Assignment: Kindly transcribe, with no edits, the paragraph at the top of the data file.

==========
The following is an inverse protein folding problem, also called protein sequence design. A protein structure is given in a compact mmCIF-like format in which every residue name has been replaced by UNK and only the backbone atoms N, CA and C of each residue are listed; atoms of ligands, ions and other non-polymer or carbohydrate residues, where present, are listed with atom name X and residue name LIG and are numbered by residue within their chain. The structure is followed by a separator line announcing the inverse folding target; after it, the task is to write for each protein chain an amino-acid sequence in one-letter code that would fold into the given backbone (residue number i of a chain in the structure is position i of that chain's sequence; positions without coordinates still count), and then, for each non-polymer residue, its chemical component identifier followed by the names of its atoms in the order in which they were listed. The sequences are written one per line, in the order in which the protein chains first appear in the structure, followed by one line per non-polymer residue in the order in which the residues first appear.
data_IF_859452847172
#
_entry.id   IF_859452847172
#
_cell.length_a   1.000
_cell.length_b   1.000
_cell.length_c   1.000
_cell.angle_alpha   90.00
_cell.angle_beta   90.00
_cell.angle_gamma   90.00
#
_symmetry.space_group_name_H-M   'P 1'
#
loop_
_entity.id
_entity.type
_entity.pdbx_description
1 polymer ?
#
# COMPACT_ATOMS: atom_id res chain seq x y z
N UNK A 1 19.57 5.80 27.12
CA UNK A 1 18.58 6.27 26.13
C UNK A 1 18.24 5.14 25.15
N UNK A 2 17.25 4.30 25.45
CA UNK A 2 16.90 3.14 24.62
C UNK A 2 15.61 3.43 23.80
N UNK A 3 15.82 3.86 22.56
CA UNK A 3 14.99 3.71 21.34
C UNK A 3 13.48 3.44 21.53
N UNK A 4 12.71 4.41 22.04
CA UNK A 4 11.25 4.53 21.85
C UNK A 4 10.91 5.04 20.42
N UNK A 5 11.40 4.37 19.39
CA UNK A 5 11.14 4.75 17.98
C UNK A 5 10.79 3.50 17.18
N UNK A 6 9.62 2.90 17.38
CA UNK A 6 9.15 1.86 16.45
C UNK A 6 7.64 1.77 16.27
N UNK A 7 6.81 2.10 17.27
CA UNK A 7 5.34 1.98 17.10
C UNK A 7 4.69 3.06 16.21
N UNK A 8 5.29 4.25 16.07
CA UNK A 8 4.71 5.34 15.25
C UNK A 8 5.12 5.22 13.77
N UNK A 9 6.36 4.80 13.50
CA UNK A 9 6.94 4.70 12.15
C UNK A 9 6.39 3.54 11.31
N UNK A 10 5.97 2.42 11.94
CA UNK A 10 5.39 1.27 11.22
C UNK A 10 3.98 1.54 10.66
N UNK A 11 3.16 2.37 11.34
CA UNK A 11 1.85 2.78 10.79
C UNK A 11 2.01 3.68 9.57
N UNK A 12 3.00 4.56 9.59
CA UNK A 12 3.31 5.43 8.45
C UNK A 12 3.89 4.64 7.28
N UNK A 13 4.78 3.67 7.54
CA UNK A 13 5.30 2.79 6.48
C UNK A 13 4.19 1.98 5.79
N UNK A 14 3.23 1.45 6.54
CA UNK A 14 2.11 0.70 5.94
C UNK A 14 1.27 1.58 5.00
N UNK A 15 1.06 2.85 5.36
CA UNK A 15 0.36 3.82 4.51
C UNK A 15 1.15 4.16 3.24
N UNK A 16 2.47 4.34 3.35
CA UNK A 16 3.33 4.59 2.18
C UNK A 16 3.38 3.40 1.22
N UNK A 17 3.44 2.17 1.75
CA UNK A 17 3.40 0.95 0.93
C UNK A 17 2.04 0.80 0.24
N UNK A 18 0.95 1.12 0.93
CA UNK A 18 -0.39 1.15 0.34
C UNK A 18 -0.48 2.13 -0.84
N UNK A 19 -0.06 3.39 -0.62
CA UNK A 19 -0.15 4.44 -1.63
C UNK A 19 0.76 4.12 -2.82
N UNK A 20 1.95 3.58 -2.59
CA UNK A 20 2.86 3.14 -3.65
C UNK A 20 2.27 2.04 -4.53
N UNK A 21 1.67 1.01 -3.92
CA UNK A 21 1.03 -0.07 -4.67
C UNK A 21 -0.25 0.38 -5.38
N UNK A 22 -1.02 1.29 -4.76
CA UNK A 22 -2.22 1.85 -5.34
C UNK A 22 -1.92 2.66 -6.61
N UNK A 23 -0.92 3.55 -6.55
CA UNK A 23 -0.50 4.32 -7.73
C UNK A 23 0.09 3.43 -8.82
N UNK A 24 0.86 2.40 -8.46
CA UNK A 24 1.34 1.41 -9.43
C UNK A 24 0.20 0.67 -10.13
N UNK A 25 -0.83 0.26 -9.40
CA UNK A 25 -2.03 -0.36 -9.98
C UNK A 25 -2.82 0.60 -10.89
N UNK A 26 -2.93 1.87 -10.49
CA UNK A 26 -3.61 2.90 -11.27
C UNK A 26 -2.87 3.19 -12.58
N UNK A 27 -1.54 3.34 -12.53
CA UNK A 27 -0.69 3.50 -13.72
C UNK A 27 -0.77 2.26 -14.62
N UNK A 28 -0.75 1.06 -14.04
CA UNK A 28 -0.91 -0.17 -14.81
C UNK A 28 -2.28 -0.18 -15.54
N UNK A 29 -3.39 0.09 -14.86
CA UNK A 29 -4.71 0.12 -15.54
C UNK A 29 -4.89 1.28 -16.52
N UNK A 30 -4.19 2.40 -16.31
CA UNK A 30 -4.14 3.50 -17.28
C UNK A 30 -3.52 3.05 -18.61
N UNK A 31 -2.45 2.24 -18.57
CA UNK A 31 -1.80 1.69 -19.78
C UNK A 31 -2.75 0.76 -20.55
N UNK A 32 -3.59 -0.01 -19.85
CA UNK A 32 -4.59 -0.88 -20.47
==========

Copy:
The following is an inverse protein folding problem, also called protein sequence design. A protein structure is given in a compact mmCIF-like format in which every residue name has been replaced by UNK and only the backbone atoms N, CA and C of each residue are listed; atoms of ligands, ions and other non-polymer or carbohydrate residues, where present, are listed with atom name X and residue name LIG and are numbered by residue within their chain. The structure is followed by a separator line announcing the inverse folding target; after it, the task is to write for each protein chain an amino-acid sequence in one-letter code that would fold into the given backbone (residue number i of a chain in the structure is position i of that chain's sequence; positions without coordinates still count), and then, for each non-polymer residue, its chemical component identifier followed by the names of its atoms in the order in which they were listed. The sequences are written one per line, in the order in which the protein chains first appear in the structure, followed by one line per non-polymer residue in the order in which the residues first appear.